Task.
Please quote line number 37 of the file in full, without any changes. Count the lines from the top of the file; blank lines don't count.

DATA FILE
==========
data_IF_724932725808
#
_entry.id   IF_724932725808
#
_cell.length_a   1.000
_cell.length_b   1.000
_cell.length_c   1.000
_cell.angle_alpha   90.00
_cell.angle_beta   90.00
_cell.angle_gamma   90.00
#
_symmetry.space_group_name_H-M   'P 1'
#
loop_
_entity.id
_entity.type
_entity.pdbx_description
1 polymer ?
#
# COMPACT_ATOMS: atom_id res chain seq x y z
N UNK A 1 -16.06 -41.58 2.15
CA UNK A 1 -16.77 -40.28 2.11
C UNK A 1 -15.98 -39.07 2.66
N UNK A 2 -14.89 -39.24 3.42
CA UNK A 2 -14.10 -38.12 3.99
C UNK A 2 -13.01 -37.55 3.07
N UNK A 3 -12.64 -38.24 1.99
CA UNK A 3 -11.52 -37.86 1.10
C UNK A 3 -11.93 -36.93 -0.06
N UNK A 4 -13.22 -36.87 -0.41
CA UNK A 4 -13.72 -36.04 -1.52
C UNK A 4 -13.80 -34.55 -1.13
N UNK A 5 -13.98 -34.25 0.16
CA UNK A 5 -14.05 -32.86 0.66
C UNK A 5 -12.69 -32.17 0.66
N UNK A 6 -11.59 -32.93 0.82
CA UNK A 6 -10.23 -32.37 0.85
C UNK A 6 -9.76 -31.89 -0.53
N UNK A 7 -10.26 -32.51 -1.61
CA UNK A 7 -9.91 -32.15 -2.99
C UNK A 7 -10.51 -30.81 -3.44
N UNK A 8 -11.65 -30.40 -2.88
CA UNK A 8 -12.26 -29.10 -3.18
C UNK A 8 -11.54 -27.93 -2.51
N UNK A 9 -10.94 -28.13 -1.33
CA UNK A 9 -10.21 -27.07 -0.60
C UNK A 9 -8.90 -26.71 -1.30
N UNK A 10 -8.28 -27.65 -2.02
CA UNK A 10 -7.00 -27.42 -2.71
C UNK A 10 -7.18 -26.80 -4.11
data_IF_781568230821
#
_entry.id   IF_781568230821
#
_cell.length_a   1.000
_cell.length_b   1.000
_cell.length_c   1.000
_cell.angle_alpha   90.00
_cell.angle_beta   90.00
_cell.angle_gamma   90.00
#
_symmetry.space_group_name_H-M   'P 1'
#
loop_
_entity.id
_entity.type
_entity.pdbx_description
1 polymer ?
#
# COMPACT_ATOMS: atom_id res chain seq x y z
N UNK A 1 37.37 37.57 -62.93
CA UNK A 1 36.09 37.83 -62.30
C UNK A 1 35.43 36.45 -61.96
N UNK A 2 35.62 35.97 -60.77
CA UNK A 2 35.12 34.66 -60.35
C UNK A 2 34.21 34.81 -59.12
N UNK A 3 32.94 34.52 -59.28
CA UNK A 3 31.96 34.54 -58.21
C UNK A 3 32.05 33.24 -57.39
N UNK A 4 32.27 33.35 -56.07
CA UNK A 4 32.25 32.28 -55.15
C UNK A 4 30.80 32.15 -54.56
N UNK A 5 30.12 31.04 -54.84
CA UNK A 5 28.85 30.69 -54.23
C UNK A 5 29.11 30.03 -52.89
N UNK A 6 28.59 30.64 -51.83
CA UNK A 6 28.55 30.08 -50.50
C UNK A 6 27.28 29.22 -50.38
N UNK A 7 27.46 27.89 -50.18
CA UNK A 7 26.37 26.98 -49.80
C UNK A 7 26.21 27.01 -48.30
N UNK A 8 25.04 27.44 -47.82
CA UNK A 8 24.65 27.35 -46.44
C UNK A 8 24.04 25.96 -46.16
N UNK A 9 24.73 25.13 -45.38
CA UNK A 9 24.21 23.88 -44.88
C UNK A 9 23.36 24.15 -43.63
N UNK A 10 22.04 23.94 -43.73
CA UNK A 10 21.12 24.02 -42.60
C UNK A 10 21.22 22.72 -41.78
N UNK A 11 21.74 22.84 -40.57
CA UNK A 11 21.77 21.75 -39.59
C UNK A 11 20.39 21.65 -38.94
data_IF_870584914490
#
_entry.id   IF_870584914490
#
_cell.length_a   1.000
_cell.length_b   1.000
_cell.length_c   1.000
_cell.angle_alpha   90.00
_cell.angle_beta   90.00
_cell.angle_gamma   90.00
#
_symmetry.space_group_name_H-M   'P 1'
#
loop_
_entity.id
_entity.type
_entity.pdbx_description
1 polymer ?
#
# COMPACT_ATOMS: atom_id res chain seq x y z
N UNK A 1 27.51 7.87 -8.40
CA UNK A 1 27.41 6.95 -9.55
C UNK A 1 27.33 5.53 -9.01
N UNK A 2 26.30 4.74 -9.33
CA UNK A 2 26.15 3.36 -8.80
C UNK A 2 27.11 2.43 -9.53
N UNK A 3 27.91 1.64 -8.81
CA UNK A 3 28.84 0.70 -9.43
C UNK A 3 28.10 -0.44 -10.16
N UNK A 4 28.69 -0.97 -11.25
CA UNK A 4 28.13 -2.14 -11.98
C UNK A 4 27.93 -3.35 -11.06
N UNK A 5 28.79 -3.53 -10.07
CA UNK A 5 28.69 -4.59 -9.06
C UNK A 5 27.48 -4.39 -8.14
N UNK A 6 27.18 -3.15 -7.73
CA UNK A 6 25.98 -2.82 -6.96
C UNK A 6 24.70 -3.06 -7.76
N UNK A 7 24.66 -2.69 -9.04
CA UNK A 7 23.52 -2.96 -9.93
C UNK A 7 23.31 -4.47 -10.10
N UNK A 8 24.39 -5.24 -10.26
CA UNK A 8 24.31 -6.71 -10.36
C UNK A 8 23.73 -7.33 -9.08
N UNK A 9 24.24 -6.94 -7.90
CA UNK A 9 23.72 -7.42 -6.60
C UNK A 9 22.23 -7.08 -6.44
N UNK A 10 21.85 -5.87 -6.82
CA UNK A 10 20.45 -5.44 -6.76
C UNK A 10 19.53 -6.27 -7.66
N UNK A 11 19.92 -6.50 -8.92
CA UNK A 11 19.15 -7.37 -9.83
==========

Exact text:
CA UNK A 6 -10.23 -32.37 0.85